2 Set the tokenizer to a standard tokenizer. You need to pass Elasticsearch-specific names to refer to tokenizers; see Custom analyzers and normalizers for information about available tokenizers, their name and their parameters.
3 Set the token filters. Token filters are applied in the order they are given. Here too, Elasticsearch-specific names are expected; see Custom analyzers and normalizers for information about available token filters, their name and their parameters.
4 Note that, for Elasticsearch, any parameterized char filter, tokenizer or token filter must be defined separately and assigned a new name.
5 Set the value of a parameter for the char filter/tokenizer/token filter being defined.
6 Define another custom analyzer, named "name", to analyze author names. On contrary to the first one, do not enable stemming (no snowball_english token filter), as it is unlikely to lead to useful results on proper nouns.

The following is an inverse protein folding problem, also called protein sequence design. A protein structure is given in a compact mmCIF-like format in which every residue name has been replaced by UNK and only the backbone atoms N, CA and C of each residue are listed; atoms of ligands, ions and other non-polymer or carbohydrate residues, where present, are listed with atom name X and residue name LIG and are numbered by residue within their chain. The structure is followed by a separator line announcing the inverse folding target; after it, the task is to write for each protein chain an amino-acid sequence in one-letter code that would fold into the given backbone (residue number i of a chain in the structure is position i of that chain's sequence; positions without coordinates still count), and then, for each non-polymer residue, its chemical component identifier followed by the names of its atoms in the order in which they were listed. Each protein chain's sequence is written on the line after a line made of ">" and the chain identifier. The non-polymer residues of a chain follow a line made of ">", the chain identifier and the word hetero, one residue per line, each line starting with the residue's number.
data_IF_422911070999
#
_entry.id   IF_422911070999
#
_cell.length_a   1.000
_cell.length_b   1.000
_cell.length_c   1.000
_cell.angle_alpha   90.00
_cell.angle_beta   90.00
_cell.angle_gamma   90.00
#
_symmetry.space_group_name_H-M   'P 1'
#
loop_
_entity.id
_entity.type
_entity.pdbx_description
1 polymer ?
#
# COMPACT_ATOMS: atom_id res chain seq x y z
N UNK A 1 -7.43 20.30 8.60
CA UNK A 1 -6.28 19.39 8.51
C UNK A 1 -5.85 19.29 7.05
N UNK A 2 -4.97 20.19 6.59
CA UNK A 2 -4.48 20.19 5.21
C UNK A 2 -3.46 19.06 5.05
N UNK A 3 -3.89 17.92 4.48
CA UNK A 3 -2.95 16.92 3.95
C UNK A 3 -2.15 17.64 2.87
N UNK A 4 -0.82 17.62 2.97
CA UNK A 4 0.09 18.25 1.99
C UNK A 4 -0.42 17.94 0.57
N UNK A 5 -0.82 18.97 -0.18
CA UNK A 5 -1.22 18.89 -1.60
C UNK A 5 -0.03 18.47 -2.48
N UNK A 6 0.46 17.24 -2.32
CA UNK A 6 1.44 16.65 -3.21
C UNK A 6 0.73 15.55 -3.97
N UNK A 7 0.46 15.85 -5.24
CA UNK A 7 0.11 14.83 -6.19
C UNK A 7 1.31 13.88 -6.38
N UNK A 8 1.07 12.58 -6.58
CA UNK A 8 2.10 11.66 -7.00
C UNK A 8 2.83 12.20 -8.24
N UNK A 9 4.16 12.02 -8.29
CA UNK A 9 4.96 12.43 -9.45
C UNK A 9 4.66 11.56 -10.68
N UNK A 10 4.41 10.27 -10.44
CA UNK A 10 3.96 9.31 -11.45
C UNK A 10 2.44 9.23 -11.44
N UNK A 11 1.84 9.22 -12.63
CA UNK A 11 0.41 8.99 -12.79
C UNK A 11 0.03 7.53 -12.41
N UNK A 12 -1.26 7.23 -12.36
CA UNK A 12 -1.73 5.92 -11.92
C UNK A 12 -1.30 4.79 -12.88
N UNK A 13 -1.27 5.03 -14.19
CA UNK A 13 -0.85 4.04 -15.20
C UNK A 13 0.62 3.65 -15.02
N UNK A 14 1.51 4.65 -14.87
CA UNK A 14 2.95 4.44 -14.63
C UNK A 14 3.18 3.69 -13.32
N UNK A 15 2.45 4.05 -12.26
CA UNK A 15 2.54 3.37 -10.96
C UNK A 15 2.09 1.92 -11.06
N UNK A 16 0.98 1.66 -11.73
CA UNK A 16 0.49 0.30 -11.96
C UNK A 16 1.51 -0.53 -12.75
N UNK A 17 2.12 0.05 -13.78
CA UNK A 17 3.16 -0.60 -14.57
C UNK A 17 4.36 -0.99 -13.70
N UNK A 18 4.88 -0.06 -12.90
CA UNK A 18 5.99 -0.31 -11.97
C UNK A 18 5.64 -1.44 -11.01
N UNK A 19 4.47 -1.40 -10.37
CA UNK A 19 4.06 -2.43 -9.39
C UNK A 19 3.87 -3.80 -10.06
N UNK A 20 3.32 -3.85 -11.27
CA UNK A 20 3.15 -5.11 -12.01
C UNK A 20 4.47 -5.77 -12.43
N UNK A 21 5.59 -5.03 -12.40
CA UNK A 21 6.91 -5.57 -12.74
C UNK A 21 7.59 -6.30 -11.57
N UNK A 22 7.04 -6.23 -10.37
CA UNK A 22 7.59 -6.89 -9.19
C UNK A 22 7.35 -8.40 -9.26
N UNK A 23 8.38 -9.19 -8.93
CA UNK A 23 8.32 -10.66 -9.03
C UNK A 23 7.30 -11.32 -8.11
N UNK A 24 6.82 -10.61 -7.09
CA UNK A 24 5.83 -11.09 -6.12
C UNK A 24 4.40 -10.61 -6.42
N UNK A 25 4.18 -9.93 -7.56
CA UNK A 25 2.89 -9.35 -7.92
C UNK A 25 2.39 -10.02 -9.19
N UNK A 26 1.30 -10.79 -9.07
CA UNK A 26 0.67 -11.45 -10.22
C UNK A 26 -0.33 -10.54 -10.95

7 Assign the configurer to the backend in the Hibernate Search configuration (here in persistence.xml). For more information about the format of bean references, see Parsing of bean references.

Once analysis is configured, the mapping must be adapted to assign the relevant analyzer to each field:

Example 12. Book and Author entities after adding Hibernate Search specific annotations
import java.util.HashSet;
import java.util.Set;

import jakarta.persistence.Entity;
import jakarta.persistence.GeneratedValue;
import jakarta.persistence.Id;
import jakarta.persistence.ManyToMany;

import org.hibernate.search.mapper.pojo.mapping.definition.annotation.FullTextField;
import org.hibernate.search.mapper.pojo.mapping.definition.annotation.GenericField;
import org.hibernate.search.mapper.pojo.mapping.definition.annotation.Indexed;
import org.hibernate.search.mapper.pojo.mapping.definition.annotation.IndexedEmbedded;
import org.hibernate.search.mapper.pojo.mapping.definition.annotation.KeywordField;

@Entity
@Indexed
public class Book {

    @Id
    @GeneratedValue
    private Integer id;

    @FullTextField(analyzer = "english") (1)
    private String title;

    @KeywordField
    private String isbn;

    @GenericField
    private int pageCount;

    @ManyToMany
    @IndexedEmbedded
    private Set<Author> authors = new HashSet<>();

    public Book() {
    }

    // Getters and setters
    // ...

}
import java.util.HashSet;
import java.util.Set;

import jakarta.persistence.Entity;
import jakarta.persistence.GeneratedValue;
import jakarta.persistence.Id;
import jakarta.persistence.ManyToMany;